309 Pilots and Flight Crew Ask Court to Declare TSA Mask Rule “Permanently Illegal”

(FiveNation.com)- A group of 309 pilots and flight attendants from 35 states who work for 16 airlines filed arguments with the U.S. Court of Appeals for the Ninth Circuit late Monday night, urging the court to prevent the Transportation Security Administration from issuing another Federal Transportation Mask Mandate in the future. The submission of their friend-of-the-court brief came only hours after a U.S. District Judge ruled down the Centers for Disease Control and Prevention’s order requiring masks and ordering the Transportation Security Administration to implement the policy, which has been in place since Feb. 1, 2021.
Janviere Carlin said it was a pleasant surprise to learn of Judge Mizelle’s decision yesterday, vacating the Centers for Disease Control and Prevention’s (CDC) unlawful Federal Transportation Mask Mandate.
Carlin of Uxbridge, Massachusetts, is a JetBlue pilot based in Boston coordinating the massive number of signatures on an amicus curiae brief.
Despite the significant ruling that struck down the CDC’s capacity to compel masking, they continued to submit their brief in the Wall v TSA case because they ‘are not deluded into believing that this government would give up so easily.’
The airline employees contended in their 36-page brief, which included 17 exhibits, that the Transportation Security Administration (TSA) should be permanently barred from issuing health directives that have nothing to do with transportation security.
Pilots and flight attendants complained to the United States Court of Appeals for the District of Columbia Circuit that the Transportation Security Administration’s mask mandate violates Federal Aviation Administration safety regulations; creates chaos in the sky, putting aviation safety and security at risk.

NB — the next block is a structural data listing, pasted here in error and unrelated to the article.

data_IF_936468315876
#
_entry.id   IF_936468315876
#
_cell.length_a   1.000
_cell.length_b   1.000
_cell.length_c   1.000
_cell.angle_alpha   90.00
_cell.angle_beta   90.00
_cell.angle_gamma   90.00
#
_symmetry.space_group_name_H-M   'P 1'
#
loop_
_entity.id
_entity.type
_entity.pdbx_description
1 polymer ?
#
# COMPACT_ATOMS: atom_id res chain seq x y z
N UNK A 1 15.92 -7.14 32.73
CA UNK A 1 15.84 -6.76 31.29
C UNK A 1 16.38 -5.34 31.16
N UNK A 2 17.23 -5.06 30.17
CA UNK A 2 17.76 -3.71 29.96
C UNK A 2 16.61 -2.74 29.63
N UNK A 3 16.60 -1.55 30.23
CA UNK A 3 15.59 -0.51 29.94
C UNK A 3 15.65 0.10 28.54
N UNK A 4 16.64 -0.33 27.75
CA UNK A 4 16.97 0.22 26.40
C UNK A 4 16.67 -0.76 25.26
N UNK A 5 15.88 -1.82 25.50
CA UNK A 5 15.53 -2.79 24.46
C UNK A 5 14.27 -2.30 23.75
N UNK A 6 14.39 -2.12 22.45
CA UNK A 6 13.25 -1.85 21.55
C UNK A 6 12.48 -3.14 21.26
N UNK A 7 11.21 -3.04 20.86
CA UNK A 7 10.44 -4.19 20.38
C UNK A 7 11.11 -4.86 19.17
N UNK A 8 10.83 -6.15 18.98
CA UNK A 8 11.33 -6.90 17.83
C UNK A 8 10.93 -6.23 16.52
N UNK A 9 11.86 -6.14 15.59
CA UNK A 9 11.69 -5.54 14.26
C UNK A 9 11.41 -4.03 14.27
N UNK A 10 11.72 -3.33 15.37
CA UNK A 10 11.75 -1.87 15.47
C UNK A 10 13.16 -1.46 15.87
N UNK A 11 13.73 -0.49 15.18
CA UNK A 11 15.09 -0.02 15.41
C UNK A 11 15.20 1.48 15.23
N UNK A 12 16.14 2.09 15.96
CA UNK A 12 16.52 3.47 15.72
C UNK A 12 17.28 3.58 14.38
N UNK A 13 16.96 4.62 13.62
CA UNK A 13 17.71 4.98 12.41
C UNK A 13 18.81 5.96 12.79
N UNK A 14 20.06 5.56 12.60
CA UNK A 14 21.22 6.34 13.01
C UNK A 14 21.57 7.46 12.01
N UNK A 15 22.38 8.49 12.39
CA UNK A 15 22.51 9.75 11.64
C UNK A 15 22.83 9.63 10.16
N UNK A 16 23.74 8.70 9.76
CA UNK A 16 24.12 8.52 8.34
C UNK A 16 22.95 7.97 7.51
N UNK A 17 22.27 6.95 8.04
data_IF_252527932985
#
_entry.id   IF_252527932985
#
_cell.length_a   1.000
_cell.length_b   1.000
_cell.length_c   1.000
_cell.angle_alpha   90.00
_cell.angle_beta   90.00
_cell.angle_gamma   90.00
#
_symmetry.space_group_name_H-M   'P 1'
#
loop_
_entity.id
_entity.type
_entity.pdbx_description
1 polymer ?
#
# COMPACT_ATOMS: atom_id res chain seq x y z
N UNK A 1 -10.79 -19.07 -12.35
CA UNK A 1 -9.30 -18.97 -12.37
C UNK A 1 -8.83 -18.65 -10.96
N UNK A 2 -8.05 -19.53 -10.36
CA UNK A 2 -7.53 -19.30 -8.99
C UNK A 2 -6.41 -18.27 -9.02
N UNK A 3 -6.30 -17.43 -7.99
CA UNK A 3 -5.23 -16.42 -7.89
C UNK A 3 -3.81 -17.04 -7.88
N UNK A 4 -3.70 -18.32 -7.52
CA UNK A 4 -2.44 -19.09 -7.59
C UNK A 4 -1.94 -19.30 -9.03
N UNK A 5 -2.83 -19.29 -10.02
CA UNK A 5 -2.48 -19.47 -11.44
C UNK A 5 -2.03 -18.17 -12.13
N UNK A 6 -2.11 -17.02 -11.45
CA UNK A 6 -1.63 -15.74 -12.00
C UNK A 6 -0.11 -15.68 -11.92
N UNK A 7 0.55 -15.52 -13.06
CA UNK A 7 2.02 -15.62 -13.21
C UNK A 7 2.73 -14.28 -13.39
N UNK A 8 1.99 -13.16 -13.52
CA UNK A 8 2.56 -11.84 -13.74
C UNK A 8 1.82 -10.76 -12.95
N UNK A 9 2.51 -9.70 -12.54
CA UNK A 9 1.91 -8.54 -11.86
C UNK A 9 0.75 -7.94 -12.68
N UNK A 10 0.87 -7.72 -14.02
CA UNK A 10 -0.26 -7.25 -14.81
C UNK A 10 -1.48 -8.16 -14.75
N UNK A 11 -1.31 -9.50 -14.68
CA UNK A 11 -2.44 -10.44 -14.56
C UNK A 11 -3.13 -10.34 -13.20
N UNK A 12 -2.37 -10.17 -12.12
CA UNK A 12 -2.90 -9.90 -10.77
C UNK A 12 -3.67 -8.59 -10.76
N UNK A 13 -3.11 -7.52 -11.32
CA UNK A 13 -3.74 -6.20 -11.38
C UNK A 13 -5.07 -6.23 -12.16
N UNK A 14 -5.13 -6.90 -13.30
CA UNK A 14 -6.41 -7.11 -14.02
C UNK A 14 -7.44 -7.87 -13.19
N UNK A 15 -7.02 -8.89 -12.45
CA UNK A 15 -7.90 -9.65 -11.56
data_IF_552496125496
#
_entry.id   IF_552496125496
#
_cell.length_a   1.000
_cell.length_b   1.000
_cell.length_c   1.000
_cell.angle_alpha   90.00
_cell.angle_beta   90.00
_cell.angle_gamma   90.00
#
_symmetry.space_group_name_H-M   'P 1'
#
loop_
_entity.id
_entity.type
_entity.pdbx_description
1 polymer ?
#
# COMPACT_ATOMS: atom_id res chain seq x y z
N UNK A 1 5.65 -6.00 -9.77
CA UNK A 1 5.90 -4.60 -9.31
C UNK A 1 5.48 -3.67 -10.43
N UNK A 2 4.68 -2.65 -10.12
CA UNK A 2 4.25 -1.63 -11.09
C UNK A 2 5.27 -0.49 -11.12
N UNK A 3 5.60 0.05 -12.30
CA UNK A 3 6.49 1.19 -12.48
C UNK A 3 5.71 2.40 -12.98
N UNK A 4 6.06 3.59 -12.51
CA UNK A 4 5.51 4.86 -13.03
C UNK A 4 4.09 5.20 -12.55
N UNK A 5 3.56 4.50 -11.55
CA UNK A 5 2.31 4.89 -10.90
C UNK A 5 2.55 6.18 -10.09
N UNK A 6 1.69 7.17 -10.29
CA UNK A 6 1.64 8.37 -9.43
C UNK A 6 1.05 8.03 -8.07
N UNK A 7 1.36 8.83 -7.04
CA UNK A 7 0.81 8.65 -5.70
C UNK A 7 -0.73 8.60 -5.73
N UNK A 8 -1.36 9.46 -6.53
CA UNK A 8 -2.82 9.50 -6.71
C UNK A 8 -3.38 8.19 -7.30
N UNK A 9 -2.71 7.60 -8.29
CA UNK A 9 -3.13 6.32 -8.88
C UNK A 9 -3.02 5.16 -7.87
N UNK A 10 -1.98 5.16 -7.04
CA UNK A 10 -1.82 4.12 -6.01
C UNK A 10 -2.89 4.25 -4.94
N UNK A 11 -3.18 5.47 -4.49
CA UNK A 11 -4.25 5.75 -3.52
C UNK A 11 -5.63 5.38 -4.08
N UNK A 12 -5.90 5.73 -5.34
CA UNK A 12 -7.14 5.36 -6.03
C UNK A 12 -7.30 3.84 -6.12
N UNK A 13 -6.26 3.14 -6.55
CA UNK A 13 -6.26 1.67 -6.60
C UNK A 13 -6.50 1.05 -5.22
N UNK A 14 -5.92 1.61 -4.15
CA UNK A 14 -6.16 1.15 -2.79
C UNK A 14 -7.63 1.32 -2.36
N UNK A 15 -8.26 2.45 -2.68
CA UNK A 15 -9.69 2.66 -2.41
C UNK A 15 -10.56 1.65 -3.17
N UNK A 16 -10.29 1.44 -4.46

The agency failed to consider that airplane cabins pose little risk for coronavirus spread; masks pose serious health risks to humans who are forced to wear them, including those who work in the transportation sector.
The document states that they are bound to the Mask Mandate every hour they are working, except for pilots on duty in the cockpit.
In contrast to passengers who only have to suffer forced masking when commuting on public transportation, they are required to impede their oxygen intake practically all of the time while at work. This endangers their health and jeopardizes the safety of commercial aircraft.
In addition to their final opening brief, the 13 petitioners, 11 of whom cannot wear masks due to medical conditions, filed a letter stating their intention to continue prosecuting the case despite TSA’s announcement yesterday that it would stop enforcing the mask mandate.
Two disabled women who Delta Air Lines discriminated against because they could not wear masks, and the Advocates for Disabled Americans wrote papers supporting the plaintiffs.
Carlin and many other signers are members of Americans Against Mask Mandates. This group has filed 14 lawsuits challenging the constitutionality of the mask rule, including one filed last month by ten pilots and nine flight attendants, among others.
Carlin said they would continue to fight against illegitimate mandates, demand accountability in our government and its agencies, and never forget that they work for us, the people, and not the other way around.
TSA’s role has always been limited to security issues, such as preventing intentional attacks on our transportation system, according to the 309 pilots and flight attendants, just as the Centers for Disease Control and Prevention lacks legal authority from Congress to mandate what travelers put on their faces.
The agency’s top priority was to avoid repeating September 11, 2001. There has never been any authorization or funds for the Transportation Security Administration to execute a general safety mission, such as preventing accidents from occurring — much less a public health purpose.